Picture a mash-up of The X-Files and Men In Black. Now imagine it was written by Oliver Stone. This pretty much describes Deep State.
The comic book’s cold open is one of the most intriguing first pages I’ve read. As some sort of space capsule enters our atmosphere, an unknown narrator says, “The problem with secrets is that they don’t want to stay that way.” It’s a great hook.
Once the earthbound pod completes its fiery arc across the night sky, it cuts a path through dense Pennsylvania woodland. There, nestled amongst the trees, loud noises begin to emanate from the cabin as whatever is inside starts to force its way out.
Just before we can see what that “it” is, we’re transported with the turn of a page to the J. Edgar Hoover building in Washington, D.C. It’s here we’re introduced to Branch, an FBI agent who’s doggedly looking for clues in the case file of an unsolved kidnapping.
Told by her supervisor to give up and go home, Branch begrudgingly leaves. But it’s not going to be a quiet night on the couch for her. Despite multiple deadbolts and an active alarm system, a mysterious stranger has entered Branch’s apartment and settled into a comfy chair. More curious than startled, Agent Branch fires questions at the intruder instead of discharging her weapon.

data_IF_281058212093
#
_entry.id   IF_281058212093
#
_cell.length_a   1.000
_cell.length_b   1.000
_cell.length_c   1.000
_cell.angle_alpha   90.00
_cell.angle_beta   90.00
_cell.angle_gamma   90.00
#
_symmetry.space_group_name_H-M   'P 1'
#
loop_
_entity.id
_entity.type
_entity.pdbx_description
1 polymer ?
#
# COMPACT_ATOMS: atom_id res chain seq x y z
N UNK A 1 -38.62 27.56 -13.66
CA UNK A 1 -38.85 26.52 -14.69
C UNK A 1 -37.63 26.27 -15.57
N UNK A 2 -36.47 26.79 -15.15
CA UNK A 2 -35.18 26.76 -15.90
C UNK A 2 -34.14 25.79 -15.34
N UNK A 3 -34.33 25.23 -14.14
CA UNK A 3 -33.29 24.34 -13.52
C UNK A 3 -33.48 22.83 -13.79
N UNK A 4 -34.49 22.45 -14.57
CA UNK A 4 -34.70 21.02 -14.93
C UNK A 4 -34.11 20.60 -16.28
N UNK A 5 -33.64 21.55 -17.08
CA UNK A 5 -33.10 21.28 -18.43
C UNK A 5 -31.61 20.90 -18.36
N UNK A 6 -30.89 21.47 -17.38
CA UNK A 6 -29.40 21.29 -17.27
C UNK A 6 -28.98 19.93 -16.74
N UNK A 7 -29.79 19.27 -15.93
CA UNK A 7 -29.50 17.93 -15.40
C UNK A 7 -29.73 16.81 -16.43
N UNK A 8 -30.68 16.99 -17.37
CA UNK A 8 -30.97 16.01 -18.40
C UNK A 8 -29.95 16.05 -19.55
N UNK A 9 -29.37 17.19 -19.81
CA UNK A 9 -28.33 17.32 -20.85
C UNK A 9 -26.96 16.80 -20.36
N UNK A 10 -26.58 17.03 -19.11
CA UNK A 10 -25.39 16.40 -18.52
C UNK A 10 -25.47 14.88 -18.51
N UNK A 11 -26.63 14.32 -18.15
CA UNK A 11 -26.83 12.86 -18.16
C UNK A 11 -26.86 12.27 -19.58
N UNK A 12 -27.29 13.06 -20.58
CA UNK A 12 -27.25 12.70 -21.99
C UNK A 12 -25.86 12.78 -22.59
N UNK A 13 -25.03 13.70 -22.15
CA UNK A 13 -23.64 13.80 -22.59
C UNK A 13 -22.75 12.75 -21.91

During the course of their conversation, this man—Harrow—recruits Branch to join a shadowy government organization that knows the answers to life’s great mysteries, including who shot JFK. His sales pitch: “My job is to make sure secrets stay secret. I ensure conspiracy theories stay theories. I handle problems and I create plausible deniability.”
Before whisking Branch away to the crash site in Bedford, Pa., Harrow brings her up to speed by revealing that the Russians beat the U.S. to the moon by a good five years. This was easy to cover up, however, as the Russian’s command module never returned—until now.
For the remainder of Deep State, the new partners explore the impact area while interacting with local law enforcement. I have to say, with the exception of The X-Files and Fringe, I’ve never been a fan of procedurals. This is especially true in comic book form (I only made it through three issues of The Fuse). That said, Deep State grabbed me in a way that The Fuse didn’t. I wasn’t a huge fan of author Justin Jordan’s previous series Dead Body Road—save for Matteo Scalera’s art—but his Deep State writing is engaging and, in more than a few places, amusing.
While artist Ariela Kristantina’s loose drawing style is fine, I have to commend colorist Ben Wilsonham. He’s done a tremendous job rendering light, and the absence of it. Setting this kind of mood was critical to The X-Files and I’m sure it’ll be very important in Deep State as well.
This may be where those comparisons end. While Fox Mulder was relentless in his belief that “the truth is out there,” I can only imagine Branch and Harrow will do everything in their power to obfusticate it.
Deep State No. 1
- Writer: Justin Jordan
- Artist: Ariela Kristantina
- Colorist: Ben Wilsonham
- Publisher: BOOM! Studios
Images by Ariela Kristantina via BOOM! Studios